S'pore film about death penalty explores psyche of people who have to do the killing

14 June 2016 / 4 months 1 week ago

John Lui
The Straits Times
June 13, 2016

In the movie Apprentice, characters are surrounded by death. More specifically, they deal with deaths that happen because of the death penalty.

The topic might be fraught with controversy, but writer-director Boo Junfeng wants to steer clear of making moral points.

"The themes are larger than that topic," he says.

"Capital punishment is something that I have always been concerned with, and I wanted to tell a story about it," says the 32-year-old film-maker, who last month saw the film make the official selection in the Un Certain Regard section at the prestigious Cannes International Film Festival. "The point of view that I wanted to take was not going to come from the prisoners. I feel we have seen films like that before."

"I had a genuine curiosity about someone who is actually empowered to kill," says Boo, at a press conference at the Parkroyal on Pickering hotel on June 13 afternoon.

"We forget that in many societies around the world with the death penalty, there is a group of people who have to kill. What is the psyche behind that? That was something I was curious about."

Singapore actor Fir Rahman plays Aiman, a young prison officer who is taken under the supervision of senior officer and hangman Rahim, played by Malaysian actor Wan Hanafi Su.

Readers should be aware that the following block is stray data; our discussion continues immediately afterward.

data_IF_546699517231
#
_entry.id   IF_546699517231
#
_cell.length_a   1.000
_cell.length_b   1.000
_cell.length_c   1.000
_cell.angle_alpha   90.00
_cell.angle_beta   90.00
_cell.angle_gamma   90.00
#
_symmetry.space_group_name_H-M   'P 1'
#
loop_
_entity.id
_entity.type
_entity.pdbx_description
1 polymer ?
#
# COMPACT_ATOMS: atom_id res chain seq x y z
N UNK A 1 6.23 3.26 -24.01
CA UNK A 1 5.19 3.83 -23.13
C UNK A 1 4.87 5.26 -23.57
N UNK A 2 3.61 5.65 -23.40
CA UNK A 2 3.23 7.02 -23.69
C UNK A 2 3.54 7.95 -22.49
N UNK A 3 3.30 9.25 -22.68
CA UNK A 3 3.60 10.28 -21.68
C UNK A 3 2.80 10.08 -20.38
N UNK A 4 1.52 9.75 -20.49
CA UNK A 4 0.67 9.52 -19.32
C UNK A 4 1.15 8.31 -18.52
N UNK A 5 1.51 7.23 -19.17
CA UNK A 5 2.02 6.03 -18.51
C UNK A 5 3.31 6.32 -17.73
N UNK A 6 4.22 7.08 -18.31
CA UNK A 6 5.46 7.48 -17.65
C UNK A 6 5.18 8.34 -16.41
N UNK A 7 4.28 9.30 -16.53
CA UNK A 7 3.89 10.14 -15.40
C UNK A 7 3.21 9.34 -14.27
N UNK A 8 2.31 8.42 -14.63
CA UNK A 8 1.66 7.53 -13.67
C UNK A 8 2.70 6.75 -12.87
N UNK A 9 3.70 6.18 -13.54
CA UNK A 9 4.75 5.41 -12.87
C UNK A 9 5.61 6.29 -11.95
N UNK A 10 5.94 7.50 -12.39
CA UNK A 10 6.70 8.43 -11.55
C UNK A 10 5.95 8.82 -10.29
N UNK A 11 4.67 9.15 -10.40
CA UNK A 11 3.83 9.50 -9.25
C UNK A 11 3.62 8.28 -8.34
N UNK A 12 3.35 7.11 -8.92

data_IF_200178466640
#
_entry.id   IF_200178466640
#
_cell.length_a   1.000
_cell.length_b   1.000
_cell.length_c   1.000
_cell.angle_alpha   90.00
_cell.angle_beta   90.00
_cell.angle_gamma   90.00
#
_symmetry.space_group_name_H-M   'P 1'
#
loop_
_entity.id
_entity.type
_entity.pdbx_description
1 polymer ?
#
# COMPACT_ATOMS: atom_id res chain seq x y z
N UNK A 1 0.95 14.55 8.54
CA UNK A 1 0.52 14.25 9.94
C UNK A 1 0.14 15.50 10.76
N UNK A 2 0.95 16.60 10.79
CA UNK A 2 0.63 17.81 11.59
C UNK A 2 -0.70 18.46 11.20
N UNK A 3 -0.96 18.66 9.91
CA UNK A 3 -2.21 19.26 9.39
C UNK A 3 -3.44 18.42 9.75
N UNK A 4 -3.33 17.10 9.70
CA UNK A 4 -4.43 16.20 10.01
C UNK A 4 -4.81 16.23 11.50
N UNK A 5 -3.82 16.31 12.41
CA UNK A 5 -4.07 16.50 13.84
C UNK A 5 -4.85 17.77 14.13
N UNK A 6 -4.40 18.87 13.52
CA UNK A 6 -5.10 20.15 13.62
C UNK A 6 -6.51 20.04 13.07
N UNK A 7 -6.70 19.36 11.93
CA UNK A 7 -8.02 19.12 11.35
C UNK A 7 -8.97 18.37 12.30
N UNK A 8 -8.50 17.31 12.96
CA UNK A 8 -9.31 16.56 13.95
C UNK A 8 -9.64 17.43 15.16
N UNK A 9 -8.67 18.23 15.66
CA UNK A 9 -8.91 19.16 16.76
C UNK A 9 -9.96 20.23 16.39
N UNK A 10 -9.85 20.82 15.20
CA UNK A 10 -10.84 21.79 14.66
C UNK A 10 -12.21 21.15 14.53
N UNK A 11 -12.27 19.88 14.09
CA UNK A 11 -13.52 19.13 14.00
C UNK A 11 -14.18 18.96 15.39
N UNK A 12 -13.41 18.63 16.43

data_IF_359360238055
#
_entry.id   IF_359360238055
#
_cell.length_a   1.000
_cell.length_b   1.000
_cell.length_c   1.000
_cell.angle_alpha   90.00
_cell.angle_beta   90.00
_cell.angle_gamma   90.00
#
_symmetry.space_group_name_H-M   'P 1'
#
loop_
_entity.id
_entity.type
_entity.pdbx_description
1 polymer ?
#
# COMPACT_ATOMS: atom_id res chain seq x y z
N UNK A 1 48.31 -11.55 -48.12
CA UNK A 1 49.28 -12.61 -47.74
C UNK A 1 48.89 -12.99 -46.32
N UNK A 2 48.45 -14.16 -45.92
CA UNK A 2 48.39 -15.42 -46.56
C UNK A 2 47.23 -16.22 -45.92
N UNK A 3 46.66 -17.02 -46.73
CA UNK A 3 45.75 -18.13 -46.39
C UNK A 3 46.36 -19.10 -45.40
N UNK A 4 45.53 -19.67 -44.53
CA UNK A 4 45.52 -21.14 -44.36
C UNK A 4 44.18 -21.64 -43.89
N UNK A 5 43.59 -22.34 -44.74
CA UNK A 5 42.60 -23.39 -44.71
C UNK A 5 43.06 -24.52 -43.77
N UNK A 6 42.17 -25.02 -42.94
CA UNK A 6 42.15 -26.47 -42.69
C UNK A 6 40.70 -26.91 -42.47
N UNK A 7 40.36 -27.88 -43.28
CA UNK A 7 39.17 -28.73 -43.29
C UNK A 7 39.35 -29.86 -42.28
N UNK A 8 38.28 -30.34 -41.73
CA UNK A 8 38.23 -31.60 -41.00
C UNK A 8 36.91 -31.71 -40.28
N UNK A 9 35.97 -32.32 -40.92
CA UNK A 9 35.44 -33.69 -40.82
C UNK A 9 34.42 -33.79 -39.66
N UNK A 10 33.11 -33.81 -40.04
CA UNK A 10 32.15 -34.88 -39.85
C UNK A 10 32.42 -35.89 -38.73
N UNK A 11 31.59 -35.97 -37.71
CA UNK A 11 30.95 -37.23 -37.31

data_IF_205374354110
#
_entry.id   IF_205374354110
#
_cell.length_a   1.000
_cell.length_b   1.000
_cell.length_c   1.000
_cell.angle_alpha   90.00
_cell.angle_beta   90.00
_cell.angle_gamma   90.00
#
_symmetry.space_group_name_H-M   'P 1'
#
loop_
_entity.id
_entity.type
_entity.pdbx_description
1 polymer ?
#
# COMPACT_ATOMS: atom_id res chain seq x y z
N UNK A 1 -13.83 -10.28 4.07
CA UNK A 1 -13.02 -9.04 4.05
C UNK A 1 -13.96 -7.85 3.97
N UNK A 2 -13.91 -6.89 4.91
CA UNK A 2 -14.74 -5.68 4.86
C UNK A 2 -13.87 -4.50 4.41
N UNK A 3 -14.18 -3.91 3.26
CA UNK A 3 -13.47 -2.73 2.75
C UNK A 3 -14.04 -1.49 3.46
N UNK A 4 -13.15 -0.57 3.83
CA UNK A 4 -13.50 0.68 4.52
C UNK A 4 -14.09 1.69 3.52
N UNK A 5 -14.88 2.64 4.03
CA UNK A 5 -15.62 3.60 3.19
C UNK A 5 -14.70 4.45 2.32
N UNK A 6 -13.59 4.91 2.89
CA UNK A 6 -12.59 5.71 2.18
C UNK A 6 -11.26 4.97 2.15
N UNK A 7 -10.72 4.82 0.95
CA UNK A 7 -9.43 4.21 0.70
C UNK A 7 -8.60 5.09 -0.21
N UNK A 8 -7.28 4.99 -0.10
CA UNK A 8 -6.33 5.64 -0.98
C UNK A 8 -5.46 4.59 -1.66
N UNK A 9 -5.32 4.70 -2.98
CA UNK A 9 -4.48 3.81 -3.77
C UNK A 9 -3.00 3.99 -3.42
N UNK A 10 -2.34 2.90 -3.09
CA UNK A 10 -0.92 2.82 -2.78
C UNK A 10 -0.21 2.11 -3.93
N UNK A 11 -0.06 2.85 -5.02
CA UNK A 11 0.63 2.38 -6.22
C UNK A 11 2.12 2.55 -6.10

Aiman's own life has been marked by the shadow of the death penalty, a fact that colours his relationship with Rahim and his sister, Suhaila, played by local actress Mastura Ahmad.

The film is Boo Junfeng's second feature, after the critically-acclaimed Sandcastle (2010).

It will open in Singapore on June 30. It has yet to be given a classification by the Media Development Authority.

In Boo's early draft of the screenplay, the hangman was a "caricature", a person "with a certain darkness".

But after speaking to a former executioner in Singapore, he revised the depiction.

"After meeting him, I realised this was a person. Of course there are still moments of darkness to Rahim's character, but that does not define him as a person," he says.

Wan Hanafi Su, playing the veteran officer Rahim, also met the former hangman, as well as prison religious counsellors who administer to the condemned. He was impressed by the care Boo took to make sure the actors were thoroughly prepared.

"It told me that this was a serious production," he says.

Apprentice (96 minutes, rating TBA) opens June 30.

There is a Blog-Aloud early screening on June 21 at 7.15 pm at GV Plaza, tickets $15. Writer-director Boo Junfeng will be present for questions from the audience. For details, see gv.com.sg

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